Windows, beginning with XP SP2 contains a decent firewall. It doesn't have leak prevention or outbound connection filtering. However it does have: inbound connection filtering, ICMP filtering, a default deny policy, GUI and command line interface, configuration using group policy and something I discovered only recently: limiting a certain rule with multiple IP / netmasks (up to around 10). It also comes preinstalled with the OS.
What this means that you can open up a given service only to the people who need to access it. This provides an additional security layer. Why make it possible for the entire world to brute-force your SSH account? Drop them at the firewall! This doesn't replace a good password, but is an additional layer of security
Some more random firewall related advice:
Port based rules are preferable to application based rules, because with them you enable one port with one protocol (TCP or UDP) for a given set of IP addresses, while if you use application based rules, every port for that given application will be enabled. This is important for application which open up multiple ports (for example an FTP server which has also a web administration interface or Apache, which opens up a port for HTTP and one for HTTPS).
Configure the binding address / listening address for servers correctly. For example:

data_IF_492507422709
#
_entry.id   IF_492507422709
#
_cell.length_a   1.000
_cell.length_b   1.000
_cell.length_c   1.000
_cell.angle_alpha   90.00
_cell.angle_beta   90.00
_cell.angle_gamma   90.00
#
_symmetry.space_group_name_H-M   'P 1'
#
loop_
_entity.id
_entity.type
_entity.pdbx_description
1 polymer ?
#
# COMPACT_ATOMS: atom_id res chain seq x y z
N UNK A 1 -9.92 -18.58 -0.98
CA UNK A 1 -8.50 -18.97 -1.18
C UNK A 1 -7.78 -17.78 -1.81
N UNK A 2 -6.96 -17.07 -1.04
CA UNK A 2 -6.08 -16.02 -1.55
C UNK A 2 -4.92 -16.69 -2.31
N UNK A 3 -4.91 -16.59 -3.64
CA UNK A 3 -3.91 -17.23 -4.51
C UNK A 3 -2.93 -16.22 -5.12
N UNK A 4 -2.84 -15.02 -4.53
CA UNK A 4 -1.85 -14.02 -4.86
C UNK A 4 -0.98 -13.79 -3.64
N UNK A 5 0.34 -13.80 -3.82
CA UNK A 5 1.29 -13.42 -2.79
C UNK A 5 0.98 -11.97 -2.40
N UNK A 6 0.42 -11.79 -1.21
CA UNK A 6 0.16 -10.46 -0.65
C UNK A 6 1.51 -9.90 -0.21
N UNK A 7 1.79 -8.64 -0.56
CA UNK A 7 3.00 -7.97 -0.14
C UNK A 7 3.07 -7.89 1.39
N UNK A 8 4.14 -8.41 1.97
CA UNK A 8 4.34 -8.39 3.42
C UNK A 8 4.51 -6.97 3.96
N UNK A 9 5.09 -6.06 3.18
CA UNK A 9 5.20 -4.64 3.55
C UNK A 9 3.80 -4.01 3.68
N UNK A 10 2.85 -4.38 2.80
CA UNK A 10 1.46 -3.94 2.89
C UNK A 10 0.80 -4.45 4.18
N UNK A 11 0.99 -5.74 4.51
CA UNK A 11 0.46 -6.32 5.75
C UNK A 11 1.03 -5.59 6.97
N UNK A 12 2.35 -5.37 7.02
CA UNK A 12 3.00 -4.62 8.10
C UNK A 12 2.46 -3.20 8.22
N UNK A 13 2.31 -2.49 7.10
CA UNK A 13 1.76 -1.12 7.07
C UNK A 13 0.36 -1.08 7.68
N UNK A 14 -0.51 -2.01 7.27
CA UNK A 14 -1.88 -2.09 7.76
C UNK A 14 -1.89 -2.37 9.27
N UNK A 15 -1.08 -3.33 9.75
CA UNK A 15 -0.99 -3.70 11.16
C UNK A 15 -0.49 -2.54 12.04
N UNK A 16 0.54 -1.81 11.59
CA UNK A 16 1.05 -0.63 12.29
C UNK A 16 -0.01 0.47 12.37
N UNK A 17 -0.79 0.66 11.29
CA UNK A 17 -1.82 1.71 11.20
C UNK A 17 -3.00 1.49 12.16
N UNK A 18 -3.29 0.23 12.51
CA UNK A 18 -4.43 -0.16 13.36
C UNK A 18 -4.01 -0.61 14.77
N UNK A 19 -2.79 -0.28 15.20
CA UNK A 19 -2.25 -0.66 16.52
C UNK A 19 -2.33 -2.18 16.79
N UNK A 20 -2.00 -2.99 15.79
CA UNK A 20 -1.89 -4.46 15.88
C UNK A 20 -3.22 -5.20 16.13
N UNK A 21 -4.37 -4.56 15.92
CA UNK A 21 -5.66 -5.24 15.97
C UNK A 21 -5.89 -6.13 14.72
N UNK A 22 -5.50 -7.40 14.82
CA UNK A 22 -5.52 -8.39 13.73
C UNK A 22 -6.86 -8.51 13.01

- If your computer is multi-homed (it has multiple network interfaces), by default most of the servers will listen on all the interfaces. If you need them to listen on only one of the interfaces, specify it as the binding address. Also limit the access from the firewall to that particular subnet (remember, multiple layers of security!)
- Usually you can specify the listening address in the form of
<ip address>:<port>. If you use
0.0.0.0for the ip address, the server will listen on all the interfaces (not recommended!). If you specify 127.0.0.1, it will listen only on the loopback interface. This is a special virtual interface which you can connect to only from the local computer. This is the recommended configuration for administration interfaces. database servers and any other service you only want to connect to locally (or using an SSH tunnel, which from the programs point of view is a local connection).
Here are some further references:
- Customizing Windows Firewall
- Netsh, the Network Services Shell
- Troubleshooting Windows Firewall settings
And remember, if you want to change the listening port for remote desktop for an additional layer of security on a machine you don't have physical access to and you don't want to call technical support, the correct order of steps is (which I learned the hard way :)):